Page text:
Who qualifies as an essential worker? It depends on who you ask. The CDC is quick to respond by saying it’s those who conduct a range of operations and services in industries that are essential to ensure the continuity of critical functions. The U.S. Department of Homeland Security uses more complicated language that boils down to anyone who provides guidance on the essential critical infrastructure in the workforce is essential. What?
Every day there seems to be a new committee spouting a catchy acronym advising the public of their value. You’re safe if you wear a lab coat, a hardhat, or carry a clipboard. One day your business is thriving, and the next, you’re expendable.
The lesson regarding this concept hit home for me years ago, in 2004. Since I live on Florida’s southeast coast, like most Floridians, I relish the warm winters and have learned to tolerate dreadfully humid summers. We take the storms in stride and never panic until the power goes out and the ice cream melts.
That was before Hurricane Frances, and Hurricane Jeanne took aim at us in quick succession. A one-two-punch that left us without time to regroup or restore utilities and supplies in between. When the storms finally pulled away, we began the long cleaning up process–but we needed help.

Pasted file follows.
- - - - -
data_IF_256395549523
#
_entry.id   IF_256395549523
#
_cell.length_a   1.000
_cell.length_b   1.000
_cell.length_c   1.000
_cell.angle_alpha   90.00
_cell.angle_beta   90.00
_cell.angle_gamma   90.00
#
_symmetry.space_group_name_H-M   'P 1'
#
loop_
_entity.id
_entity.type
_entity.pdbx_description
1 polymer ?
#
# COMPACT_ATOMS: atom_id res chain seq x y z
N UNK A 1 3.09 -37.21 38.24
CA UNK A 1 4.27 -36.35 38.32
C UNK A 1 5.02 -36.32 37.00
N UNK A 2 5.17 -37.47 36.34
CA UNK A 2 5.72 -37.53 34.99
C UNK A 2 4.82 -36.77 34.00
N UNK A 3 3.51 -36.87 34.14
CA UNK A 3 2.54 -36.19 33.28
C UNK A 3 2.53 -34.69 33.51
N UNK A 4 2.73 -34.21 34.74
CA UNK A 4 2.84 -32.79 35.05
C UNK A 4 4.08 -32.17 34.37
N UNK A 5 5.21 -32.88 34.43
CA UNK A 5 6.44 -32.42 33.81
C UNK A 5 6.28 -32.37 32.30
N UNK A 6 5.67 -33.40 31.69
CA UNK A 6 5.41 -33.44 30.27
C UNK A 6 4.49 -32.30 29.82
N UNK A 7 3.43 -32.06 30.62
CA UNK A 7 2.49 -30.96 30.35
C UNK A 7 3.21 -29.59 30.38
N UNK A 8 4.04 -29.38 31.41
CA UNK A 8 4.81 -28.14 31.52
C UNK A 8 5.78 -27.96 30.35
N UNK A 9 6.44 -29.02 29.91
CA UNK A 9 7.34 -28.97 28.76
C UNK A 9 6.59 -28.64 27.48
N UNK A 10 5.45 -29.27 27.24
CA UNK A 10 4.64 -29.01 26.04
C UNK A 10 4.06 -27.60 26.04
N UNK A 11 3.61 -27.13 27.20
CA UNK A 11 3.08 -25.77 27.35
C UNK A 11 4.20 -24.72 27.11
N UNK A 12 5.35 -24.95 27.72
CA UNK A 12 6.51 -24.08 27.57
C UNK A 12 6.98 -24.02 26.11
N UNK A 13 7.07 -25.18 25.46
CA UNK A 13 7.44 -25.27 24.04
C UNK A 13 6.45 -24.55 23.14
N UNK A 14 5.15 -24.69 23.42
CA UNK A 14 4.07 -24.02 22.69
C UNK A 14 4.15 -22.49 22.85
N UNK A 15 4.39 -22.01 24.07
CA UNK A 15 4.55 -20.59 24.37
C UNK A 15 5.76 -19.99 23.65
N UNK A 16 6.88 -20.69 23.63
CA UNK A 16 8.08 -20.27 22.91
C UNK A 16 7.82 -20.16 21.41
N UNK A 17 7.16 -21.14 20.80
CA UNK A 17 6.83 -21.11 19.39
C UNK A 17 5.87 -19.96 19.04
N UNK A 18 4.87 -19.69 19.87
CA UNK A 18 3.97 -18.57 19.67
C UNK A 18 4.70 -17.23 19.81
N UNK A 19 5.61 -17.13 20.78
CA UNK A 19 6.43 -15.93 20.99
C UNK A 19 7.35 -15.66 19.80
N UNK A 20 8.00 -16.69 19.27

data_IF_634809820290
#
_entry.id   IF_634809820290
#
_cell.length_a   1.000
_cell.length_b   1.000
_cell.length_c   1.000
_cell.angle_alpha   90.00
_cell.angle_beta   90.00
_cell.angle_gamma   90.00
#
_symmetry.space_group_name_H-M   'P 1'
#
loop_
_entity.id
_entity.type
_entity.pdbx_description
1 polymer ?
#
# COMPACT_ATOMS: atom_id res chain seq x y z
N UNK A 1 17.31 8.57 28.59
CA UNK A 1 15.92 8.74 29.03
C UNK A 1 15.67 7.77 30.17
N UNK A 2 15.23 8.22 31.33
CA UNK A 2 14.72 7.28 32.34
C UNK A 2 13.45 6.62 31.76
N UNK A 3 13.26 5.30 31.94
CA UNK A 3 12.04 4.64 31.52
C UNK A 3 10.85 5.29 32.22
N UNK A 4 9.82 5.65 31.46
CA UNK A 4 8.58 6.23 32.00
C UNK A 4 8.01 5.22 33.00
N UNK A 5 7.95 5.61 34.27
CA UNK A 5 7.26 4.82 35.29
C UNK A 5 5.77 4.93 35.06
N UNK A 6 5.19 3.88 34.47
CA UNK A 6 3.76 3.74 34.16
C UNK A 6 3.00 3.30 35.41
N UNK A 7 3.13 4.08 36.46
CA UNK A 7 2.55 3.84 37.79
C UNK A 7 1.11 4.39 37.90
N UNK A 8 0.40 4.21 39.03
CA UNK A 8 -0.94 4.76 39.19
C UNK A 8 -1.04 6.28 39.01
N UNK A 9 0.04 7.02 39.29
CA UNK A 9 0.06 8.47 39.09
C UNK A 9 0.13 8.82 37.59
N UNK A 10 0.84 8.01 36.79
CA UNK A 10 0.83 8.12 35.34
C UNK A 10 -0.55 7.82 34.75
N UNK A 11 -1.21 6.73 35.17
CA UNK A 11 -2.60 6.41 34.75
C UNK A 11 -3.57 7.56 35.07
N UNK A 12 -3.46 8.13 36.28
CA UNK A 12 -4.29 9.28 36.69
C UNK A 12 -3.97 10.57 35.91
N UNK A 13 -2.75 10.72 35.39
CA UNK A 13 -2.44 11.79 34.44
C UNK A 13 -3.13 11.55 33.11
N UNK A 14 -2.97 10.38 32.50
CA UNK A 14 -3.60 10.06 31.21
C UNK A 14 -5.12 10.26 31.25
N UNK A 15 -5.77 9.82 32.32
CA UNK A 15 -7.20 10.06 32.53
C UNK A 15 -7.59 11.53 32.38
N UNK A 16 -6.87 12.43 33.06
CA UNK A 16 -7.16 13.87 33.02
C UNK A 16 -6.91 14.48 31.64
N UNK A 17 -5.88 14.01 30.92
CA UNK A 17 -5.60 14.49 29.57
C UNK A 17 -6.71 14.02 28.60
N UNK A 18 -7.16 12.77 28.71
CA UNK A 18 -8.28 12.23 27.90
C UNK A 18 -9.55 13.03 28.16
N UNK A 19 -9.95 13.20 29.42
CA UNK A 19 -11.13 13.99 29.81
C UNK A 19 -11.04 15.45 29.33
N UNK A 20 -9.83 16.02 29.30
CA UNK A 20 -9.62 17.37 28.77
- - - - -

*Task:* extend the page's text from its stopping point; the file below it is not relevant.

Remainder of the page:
Power trucks lined up at our borders from neighboring states to assist Florida utility companies in restoring electricity while fighting floods, widespread outages, downed powerlines, and poles. I can remember long days turning into a week living in soaring temperatures and then seeing trucks with tags from Texas, Alabama, Georgia, and South Carolina rolling down my street. It was like the Cavalry showed up to save us. Essential? Hell yeah!
Police officers were in high demand. Not for just the everyday trauma following natural disasters, but to assist with traffic. Every intersection had become a potential hazard without traffic lights. It wasn’t only about the power situation. The traffic lights were gone; they’d blown away with the high winds.
There were services and products we all needed. Roofers and roof tiles were in high demand to fix what the storms destroyed. People with pets and pools required fence companies to repair their broken and missing enclosures. We looked to Pest Control Operators to get rid of insects thriving in standing water or moving to higher ground.
The list goes on, and so do the lessons. It shouldn’t take storms or a pandemic to realize that each of us is necessary and essential. You may be a different stitch, but you are knitted into the same blanket that covers us all.
If you have an opinion, you know where to find me. Be well.